CoMeD Challenges U.S. Government on Mercury in Vaccines
WASHINGTON, Oct. 3, 2011 /PRNewswire-USNewswire/ -- CoMeD – As vaccine safety advocates prepare for United Nations (U.N.) negotiations to develop a global legally binding instrument on mercury, the Coalition for Mercury-Free Drugs (CoMeD), a grassroots coalition of physicians, researchers and parents, is challenging U.S. policy that sanctions the use of mercury (Thimerosal) in vaccines and other drugs. The negotiations, to be held Oct. 31 through Nov. 4 in Nairobi, Kenya, seek to improve controls on environmental and medicinal uses of mercury.
At a D.C. stakeholders meeting at the U.S. State Department on August 18, 2011, CoMeD took issue with its filing of an anonymous document, "Scientific Information Regarding the Use of Thimerosal As a Preservative in Vaccines" with the U.N., which claimed that this use of Thimerosal in vaccines is "safe" and "effective".
"You're telling me that a substance so toxic it is illegal to put it on your skin, is somehow safe for injection into pregnant women and children at the same level?" asked Rev. Lisa Sykes , CoMeD's President.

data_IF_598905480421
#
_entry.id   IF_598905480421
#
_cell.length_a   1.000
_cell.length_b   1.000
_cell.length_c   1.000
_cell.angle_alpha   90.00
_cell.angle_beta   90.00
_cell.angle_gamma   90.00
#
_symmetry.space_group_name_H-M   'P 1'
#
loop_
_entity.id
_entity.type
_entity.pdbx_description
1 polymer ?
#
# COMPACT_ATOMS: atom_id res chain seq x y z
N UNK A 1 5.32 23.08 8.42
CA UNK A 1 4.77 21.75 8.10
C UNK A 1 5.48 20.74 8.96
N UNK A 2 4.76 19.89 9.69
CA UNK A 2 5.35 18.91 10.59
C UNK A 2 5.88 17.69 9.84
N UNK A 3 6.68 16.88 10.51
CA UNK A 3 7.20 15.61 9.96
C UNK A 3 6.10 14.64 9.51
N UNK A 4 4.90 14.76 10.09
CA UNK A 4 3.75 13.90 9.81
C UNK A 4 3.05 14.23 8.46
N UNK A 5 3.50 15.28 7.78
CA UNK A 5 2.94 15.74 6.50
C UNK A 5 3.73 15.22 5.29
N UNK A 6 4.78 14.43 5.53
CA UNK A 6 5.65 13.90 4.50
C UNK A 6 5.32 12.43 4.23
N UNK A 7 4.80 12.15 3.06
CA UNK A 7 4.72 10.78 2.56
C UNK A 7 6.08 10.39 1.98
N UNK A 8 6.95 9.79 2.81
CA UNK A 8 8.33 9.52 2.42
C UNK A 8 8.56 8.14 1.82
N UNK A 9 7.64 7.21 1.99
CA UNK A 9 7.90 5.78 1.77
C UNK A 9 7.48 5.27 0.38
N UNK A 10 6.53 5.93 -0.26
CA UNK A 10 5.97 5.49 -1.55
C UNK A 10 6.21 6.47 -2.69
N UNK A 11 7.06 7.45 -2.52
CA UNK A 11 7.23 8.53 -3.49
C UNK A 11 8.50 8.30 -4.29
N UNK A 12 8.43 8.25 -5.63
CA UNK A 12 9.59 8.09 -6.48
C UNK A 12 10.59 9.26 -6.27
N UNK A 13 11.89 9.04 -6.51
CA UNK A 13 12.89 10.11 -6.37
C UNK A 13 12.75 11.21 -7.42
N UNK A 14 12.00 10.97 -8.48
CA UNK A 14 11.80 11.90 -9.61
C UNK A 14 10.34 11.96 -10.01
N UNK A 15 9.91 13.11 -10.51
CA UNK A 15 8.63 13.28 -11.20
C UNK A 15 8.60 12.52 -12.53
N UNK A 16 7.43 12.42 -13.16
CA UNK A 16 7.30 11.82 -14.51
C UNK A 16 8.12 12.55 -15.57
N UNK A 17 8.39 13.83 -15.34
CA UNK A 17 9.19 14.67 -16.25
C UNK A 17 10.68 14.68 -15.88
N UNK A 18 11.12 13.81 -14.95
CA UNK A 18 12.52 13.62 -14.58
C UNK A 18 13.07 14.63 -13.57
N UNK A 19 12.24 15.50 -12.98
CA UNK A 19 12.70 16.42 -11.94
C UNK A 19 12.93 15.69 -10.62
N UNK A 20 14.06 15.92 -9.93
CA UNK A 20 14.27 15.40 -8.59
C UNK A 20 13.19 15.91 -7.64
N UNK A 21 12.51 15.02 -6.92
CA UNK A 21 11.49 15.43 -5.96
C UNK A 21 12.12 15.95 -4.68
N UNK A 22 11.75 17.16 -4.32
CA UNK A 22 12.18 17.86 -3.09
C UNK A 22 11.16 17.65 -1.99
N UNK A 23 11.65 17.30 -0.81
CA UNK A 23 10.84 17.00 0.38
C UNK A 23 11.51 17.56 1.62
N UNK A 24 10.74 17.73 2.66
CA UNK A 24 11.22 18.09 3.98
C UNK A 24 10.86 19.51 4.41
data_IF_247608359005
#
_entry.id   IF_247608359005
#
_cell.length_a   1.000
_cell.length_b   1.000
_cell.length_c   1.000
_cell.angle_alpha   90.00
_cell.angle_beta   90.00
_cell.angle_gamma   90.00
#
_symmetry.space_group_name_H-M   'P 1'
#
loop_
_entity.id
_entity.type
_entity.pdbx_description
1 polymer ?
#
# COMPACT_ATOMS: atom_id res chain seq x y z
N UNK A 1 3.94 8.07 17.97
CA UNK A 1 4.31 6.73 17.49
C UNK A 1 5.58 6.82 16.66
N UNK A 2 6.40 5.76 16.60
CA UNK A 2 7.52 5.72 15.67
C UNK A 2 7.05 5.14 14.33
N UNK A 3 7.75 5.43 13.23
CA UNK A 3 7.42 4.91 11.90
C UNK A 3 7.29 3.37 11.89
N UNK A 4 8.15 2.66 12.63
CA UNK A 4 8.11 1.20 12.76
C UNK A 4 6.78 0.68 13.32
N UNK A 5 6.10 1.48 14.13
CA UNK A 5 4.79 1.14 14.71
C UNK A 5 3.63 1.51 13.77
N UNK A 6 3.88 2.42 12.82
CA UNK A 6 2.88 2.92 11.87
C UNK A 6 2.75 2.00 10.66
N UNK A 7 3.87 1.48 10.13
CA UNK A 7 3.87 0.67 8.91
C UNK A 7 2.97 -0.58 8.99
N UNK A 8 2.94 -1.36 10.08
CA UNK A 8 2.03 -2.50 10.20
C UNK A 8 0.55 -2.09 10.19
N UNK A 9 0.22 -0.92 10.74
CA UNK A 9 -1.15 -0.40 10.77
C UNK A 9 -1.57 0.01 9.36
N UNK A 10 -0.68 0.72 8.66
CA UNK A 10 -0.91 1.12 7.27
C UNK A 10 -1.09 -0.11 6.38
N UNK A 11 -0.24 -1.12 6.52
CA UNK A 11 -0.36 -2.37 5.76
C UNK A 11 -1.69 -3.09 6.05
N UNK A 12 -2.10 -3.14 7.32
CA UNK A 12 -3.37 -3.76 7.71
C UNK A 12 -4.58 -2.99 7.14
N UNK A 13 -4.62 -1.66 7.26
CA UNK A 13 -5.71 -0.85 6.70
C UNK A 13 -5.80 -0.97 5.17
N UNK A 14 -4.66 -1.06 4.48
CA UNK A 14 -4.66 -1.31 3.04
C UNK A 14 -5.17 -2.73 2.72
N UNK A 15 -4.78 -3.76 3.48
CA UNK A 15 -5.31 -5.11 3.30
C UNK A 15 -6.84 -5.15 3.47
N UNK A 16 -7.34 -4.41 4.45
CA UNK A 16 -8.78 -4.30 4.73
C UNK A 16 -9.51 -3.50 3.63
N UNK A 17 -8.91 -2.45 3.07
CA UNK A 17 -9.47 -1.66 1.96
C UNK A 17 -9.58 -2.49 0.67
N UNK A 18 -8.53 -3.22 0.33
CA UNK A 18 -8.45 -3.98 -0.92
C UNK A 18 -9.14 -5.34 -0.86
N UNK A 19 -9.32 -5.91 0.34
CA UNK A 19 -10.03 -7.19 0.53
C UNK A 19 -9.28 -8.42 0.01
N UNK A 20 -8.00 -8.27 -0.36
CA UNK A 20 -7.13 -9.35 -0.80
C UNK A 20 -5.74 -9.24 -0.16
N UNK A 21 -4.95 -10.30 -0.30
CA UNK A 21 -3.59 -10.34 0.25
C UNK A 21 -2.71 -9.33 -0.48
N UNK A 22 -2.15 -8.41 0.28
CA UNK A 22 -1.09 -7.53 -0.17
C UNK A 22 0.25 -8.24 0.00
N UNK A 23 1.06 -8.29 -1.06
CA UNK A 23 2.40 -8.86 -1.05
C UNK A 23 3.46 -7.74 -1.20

In response to the U.S. government's continuing refusal to recognize Thimerosal as a neurodevelopmental toxin, CoMeD submitted its science-supported response, "A Reconsideration of Fact," to the U.N., demonstrating that the U.S. has: a) provided little scientifically sound information and b) made unfounded and dangerous claims regarding Thimerosal's safety for use as a "preservative" in vaccines.
The issue of mercury in vaccines and other drugs has increasingly become a focus of these U.N. Negotiations, because, as Dr. Mark Geier declared at the State Department meeting, "Most developed countries are removing Thimerosal from all of their vaccines, while developing countries continue to be supplied with mercury-containing vaccines."
While the U.S. and some other developed nations continue to defend the use of Thimerosal, the African Group within the U.N. Treaty Negotiations has declared: "The use of mercury in pharmaceutical products where alternatives exist should also be prohibited. Existing stocks should not be sold to the developing world."
On behalf of the United Methodist Church, Harriett Olson, Deputy General Secretary of the Women's Division of the United Methodist Church, stated for the record: "To safeguard all persons from the unnecessary and often undisclosed administration of a known neurotoxin and carcinogen through their medicines is a cause worthy of both the faith community and the diplomatic body which gathers to write a global legally binding instrument on mercury."
SOURCE Coalition for Mercury-Free Drugs (CoMeD)
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